Keystones from the Keystone State

Keystone-Blog-ImageThe Fourth Economy team completed several client engagements this year in our home state of Pennsylvania.  The Commonwealth’s economic character remains diverse, anchored on each side by first and second-class cities with just over 50 smaller third-class cities dominating the remaining landscape.  While Pittsburgh and Philadelphia are realizing steady gains, in many ways the greatest opportunities and challenges remain in the smaller more rural communities.  The good news is that increasingly shifts in resident preferences and the deployment of new technologies are placing these smaller, authentic communities in the bulls-eye for new investment in growth.

Among our Pennsylvania projects, the team worked with the City of Lebanon to develop a new economic development plan and downtown reinvestment strategy.  We also worked with the Armstrong County School District just outside of Pittsburgh on a school building highest and best use analysis.  And finally a project with the Butler County Community College (BC3) focused on developing an innovative new system for the delivery and promotion of its economic development services.

Three Keystone themes emerged:

1)   Urban Investment

Pennsylvania towns are not just recognizing the value and competitiveness of their smaller urban centers – they are doing something about it.  New leadership is increasingly taking the reigns, formalizing central business district activities and real estate development opportunities.  Housing remains a fundamental need and opportunity to attract both younger professionals and “empty-nesters.”  Both Lebanon and Armstrong County are realizing new gains in these areas and are ensuring their asset base is ready to accommodate future growth.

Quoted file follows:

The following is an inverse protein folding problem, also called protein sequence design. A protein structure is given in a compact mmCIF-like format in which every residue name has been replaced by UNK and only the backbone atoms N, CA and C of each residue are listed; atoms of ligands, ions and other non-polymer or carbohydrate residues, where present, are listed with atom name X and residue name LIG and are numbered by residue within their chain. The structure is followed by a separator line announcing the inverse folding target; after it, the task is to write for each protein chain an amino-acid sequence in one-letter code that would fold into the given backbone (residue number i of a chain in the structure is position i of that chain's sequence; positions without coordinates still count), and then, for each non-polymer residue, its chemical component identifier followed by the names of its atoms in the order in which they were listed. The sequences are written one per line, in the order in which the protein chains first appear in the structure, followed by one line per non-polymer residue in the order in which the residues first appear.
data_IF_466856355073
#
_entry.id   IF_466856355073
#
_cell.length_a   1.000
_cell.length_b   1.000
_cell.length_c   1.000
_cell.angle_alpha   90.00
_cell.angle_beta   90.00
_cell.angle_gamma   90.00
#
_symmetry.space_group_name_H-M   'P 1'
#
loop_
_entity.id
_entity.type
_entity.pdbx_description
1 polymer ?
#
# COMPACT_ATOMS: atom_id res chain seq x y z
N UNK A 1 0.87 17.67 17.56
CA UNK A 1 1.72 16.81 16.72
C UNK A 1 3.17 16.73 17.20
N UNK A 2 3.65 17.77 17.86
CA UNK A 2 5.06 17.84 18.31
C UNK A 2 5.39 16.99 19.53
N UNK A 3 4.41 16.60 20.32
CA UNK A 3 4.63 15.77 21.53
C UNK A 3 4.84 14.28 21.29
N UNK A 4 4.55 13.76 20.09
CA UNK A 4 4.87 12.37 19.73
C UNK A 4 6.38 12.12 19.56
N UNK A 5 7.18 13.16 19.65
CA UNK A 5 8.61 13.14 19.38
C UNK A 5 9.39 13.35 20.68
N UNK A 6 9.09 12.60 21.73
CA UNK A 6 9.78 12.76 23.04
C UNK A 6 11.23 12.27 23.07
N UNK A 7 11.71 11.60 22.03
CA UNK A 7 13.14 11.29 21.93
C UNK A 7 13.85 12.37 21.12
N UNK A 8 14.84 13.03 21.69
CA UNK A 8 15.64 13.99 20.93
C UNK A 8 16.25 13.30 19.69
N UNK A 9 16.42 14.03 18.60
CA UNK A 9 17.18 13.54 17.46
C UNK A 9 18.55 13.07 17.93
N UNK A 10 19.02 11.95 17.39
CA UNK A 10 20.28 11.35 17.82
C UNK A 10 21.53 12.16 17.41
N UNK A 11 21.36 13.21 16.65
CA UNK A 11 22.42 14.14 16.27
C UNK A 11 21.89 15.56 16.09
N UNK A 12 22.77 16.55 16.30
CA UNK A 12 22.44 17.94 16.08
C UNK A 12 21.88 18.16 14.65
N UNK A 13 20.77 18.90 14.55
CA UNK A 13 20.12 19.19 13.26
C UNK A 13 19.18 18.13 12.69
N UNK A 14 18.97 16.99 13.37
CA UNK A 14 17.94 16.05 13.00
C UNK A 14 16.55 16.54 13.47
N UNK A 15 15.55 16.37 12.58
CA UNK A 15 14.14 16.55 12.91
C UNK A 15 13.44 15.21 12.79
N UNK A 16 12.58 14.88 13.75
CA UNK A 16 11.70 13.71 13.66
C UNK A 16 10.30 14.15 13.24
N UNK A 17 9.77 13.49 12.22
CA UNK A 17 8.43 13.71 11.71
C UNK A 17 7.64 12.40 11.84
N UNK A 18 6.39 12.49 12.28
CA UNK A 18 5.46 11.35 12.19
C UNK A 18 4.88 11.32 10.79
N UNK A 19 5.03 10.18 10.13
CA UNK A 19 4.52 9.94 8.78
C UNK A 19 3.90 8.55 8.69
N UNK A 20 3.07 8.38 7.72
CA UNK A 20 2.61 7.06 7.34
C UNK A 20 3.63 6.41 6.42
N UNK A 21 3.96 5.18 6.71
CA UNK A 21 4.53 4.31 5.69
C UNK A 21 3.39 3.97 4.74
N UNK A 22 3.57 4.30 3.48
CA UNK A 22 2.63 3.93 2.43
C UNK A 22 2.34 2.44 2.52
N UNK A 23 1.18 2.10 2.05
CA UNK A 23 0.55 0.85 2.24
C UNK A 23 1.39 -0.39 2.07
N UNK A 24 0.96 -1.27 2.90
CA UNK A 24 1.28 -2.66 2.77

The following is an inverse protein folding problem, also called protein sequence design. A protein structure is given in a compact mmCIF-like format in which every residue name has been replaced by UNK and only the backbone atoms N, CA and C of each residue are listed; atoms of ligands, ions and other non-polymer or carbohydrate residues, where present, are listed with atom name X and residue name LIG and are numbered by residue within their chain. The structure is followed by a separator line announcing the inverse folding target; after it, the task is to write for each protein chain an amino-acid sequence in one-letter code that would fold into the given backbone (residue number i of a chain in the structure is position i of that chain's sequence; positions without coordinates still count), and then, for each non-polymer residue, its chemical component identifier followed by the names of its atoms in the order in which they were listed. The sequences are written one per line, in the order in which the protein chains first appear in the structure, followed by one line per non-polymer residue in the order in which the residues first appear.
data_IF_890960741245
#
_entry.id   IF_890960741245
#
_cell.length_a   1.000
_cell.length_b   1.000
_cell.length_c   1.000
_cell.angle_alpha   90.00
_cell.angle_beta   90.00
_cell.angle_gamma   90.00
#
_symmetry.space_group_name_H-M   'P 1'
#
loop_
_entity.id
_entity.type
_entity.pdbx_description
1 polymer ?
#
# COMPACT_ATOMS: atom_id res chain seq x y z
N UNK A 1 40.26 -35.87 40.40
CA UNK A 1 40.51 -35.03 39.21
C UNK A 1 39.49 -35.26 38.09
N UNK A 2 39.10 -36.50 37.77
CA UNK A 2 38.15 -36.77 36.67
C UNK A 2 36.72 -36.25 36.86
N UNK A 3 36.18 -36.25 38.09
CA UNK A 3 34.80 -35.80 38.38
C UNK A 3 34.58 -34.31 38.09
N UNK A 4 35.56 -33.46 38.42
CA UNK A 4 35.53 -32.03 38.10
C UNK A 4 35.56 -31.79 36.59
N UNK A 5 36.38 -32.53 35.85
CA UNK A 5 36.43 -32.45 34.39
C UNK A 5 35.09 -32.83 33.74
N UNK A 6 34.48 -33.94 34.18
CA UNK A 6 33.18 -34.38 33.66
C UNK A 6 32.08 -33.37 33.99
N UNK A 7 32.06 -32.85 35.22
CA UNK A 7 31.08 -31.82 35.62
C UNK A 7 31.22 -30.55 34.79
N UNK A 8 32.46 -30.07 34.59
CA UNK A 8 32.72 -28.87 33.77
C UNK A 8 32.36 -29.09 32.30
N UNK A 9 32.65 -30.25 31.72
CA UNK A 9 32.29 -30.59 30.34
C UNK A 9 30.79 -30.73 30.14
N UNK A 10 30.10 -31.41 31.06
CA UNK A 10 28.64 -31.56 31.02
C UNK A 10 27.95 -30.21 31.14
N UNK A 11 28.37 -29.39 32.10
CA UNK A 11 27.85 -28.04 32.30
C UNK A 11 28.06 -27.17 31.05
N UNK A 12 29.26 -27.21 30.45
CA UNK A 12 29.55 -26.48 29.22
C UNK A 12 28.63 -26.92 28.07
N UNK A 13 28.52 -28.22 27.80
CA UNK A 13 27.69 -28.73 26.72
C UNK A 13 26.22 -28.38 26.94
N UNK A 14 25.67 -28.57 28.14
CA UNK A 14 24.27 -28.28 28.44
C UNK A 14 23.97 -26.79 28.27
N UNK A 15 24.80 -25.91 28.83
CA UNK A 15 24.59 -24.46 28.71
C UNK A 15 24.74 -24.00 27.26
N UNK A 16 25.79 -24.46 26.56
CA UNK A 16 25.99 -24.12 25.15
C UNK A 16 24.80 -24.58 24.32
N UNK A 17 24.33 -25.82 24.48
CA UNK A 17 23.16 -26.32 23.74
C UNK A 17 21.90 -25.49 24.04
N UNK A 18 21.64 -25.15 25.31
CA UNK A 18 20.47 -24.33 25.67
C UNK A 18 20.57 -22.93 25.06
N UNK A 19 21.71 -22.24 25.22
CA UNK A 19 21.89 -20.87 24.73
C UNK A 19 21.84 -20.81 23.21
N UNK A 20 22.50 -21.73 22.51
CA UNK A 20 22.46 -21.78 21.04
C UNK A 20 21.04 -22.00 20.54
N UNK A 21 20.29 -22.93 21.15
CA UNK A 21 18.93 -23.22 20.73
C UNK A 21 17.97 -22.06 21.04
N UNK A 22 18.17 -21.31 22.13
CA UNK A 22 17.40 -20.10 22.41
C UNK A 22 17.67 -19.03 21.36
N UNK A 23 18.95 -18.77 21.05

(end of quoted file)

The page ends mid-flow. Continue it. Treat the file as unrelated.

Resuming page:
2)   Community Colleges

Community Colleges are providing needed capacity not just in education and training but also in the delivery of economic development services.  Smaller towns or rural regions lucky enough to have a community college partner serving their community, can gain a clear value proposition.  In Butler County, Pennsylvania, BC3 is positioned to serve as the primary point of contact and convener for the County’s economic development service delivery – a relatively new and unique role for a community college to play.  Just this year BC3 was named Pennsylvania’s top community college.

3)   Partnerships

Broad community partnerships remain a key to success.  No one organization or person can do it on their own.  It takes both public and private sector representatives and investors to make the difference.  Assembling the right people, identifying roles and motivating them to act is what is moving the needle in Pennsylvania communities both large and small.  Fourth Economy frequently serves as a connector in this area, building new collaborations among diverse stakeholders.

We learn from each of our client projects as much as our clients learn from us.  These are three important themes from Pennsylvania that apply to communities across the country.  The Fourth Economy team wishes all of our friends in Pennsylvania and beyond a happy and prosperous 2016!